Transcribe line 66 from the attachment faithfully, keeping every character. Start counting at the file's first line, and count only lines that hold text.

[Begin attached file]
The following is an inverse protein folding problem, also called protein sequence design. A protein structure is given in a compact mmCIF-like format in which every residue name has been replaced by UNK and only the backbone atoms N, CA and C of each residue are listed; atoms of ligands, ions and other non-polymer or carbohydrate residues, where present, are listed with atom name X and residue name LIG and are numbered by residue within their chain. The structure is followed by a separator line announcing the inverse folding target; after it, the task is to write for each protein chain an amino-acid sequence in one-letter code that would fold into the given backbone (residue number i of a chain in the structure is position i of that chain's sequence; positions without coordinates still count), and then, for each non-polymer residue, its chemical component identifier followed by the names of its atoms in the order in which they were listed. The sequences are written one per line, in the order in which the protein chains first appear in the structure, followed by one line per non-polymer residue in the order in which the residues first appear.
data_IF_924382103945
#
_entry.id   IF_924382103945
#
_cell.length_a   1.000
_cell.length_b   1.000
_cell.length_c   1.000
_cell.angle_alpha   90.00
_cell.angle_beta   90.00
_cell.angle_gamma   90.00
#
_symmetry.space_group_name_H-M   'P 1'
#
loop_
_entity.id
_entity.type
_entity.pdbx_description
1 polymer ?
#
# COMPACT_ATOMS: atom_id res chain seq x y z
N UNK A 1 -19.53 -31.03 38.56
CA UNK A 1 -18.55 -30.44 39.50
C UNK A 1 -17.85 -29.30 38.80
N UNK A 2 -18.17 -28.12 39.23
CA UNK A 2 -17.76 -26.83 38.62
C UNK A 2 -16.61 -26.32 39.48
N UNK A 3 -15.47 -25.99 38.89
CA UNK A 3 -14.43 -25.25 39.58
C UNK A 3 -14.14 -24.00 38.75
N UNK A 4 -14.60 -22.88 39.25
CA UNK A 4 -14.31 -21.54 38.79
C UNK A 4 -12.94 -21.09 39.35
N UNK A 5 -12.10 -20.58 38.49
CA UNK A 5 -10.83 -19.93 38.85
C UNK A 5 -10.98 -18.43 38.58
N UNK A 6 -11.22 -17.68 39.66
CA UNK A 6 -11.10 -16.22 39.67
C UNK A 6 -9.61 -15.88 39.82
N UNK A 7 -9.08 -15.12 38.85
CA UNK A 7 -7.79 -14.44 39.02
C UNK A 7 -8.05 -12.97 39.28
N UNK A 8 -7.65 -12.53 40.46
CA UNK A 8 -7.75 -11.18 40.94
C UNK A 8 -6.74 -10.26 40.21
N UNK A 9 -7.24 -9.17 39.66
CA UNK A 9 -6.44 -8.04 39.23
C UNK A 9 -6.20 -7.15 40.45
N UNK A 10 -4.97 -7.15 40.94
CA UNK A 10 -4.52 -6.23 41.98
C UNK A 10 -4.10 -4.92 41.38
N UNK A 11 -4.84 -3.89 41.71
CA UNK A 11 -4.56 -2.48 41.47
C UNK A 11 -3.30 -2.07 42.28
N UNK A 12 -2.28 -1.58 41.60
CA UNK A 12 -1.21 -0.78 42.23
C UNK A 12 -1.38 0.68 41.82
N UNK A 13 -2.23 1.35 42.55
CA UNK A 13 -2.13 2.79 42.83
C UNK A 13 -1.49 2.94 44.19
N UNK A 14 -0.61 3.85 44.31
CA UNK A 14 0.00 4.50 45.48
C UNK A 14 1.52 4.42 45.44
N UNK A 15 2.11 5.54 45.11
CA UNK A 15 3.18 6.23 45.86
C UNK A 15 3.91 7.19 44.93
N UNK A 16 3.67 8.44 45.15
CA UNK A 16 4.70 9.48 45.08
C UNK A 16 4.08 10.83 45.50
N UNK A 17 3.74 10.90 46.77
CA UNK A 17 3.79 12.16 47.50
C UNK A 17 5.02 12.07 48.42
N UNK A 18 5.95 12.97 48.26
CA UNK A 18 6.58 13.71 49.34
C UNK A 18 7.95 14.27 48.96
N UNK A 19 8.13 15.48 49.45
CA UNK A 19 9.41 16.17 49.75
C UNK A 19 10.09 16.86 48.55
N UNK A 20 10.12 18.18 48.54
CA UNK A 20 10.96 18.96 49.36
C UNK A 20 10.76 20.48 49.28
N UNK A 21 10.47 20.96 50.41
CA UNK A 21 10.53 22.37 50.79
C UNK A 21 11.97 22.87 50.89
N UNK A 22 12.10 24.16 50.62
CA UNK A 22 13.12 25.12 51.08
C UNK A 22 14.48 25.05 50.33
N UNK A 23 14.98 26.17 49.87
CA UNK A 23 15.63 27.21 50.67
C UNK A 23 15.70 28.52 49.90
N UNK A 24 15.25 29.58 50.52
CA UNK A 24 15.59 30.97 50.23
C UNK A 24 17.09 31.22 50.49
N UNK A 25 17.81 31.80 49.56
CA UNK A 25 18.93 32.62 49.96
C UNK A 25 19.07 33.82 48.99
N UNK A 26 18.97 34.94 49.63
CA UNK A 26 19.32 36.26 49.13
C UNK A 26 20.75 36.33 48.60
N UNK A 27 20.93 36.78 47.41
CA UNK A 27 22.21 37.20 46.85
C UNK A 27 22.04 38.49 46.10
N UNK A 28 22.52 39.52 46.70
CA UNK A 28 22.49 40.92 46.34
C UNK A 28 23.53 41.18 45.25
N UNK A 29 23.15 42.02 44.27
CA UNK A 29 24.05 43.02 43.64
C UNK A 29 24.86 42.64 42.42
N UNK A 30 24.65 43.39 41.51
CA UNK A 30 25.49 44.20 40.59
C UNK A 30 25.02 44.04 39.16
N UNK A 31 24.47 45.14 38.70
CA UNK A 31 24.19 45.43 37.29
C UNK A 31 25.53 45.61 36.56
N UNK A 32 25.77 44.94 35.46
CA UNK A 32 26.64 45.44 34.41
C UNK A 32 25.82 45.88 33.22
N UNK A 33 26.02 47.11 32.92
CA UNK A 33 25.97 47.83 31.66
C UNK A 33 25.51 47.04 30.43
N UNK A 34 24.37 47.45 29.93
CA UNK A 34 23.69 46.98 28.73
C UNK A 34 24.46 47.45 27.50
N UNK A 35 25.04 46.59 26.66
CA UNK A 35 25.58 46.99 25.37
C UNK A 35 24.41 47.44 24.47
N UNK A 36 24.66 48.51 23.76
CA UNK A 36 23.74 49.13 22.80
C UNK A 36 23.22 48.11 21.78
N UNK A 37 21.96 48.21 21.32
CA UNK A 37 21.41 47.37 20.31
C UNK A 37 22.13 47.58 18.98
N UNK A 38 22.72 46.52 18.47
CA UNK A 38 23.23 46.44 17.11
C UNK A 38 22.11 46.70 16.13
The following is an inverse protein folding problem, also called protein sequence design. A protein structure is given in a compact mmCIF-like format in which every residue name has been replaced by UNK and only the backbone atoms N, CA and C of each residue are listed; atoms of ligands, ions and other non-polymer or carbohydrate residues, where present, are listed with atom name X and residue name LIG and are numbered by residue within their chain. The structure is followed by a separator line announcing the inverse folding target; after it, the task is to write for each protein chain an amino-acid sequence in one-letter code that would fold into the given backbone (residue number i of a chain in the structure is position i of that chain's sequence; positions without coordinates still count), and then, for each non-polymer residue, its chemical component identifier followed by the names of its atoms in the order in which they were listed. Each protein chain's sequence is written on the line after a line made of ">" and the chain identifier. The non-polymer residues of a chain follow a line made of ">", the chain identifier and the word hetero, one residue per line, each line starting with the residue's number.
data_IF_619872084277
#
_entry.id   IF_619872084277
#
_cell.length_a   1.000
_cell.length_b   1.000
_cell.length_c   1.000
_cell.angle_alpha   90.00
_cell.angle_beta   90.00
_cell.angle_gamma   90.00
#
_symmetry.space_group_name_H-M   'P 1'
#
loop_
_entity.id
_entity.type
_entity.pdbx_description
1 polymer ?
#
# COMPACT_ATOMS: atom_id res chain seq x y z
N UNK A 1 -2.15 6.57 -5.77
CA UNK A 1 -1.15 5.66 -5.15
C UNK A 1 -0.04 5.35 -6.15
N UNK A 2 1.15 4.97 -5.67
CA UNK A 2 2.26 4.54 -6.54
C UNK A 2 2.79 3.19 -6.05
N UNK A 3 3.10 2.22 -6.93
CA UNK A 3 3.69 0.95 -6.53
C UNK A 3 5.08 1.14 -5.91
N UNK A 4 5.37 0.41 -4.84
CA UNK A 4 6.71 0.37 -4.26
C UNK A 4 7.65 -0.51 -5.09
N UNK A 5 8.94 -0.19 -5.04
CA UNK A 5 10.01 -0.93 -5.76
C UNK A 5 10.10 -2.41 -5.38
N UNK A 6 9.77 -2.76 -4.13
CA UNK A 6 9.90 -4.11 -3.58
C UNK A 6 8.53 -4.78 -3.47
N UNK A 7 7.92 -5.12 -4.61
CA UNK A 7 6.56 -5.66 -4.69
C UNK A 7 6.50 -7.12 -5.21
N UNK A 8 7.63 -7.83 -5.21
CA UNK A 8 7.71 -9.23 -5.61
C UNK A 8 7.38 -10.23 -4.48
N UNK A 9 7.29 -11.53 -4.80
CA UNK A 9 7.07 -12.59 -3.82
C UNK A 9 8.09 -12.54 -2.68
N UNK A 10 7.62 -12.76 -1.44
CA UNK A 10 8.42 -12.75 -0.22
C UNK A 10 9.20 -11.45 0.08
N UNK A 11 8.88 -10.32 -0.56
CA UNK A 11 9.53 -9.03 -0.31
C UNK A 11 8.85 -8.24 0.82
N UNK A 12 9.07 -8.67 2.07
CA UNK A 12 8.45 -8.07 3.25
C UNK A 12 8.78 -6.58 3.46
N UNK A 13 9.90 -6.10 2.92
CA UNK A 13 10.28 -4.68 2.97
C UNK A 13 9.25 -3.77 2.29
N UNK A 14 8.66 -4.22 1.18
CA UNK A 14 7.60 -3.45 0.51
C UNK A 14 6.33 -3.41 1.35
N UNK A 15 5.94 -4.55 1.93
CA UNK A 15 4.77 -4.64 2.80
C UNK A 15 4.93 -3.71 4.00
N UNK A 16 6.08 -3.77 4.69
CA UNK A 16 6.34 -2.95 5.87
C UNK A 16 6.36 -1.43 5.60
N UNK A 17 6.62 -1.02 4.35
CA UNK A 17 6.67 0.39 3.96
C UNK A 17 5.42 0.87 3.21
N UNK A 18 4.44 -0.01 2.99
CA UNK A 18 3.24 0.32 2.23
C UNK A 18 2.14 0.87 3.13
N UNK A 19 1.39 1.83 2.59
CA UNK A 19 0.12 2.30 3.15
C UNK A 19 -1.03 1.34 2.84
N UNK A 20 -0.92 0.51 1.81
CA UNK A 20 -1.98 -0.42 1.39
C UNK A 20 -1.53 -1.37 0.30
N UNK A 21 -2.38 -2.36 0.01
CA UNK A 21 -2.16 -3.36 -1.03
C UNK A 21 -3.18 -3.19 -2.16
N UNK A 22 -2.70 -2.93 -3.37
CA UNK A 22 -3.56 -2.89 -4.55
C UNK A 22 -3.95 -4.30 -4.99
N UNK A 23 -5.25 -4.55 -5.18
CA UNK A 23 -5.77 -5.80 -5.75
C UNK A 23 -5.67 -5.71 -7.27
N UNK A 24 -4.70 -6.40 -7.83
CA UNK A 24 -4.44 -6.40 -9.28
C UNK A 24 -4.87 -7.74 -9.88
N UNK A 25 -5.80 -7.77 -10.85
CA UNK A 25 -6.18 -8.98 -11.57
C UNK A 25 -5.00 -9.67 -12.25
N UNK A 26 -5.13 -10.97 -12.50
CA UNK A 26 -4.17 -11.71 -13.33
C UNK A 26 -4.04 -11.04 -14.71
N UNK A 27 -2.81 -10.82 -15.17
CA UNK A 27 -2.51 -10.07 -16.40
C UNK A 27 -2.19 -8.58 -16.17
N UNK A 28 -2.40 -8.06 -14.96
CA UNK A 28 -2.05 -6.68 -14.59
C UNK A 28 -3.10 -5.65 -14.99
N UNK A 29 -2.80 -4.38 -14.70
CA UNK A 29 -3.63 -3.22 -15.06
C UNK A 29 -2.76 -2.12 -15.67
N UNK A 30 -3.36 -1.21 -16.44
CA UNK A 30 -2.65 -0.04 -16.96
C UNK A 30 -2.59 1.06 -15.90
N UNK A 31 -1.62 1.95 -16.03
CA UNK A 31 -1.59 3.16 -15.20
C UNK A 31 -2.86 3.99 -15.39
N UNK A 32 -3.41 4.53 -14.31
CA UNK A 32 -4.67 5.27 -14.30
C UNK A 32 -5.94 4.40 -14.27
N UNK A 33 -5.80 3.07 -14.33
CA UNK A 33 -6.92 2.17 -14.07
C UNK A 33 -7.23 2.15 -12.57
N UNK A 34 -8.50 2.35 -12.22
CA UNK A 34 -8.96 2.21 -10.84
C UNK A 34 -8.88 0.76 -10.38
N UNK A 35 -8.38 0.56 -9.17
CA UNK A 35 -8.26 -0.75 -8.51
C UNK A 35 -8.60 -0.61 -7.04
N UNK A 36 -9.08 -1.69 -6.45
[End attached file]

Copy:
C UNK A 15 3.91 7.19 44.93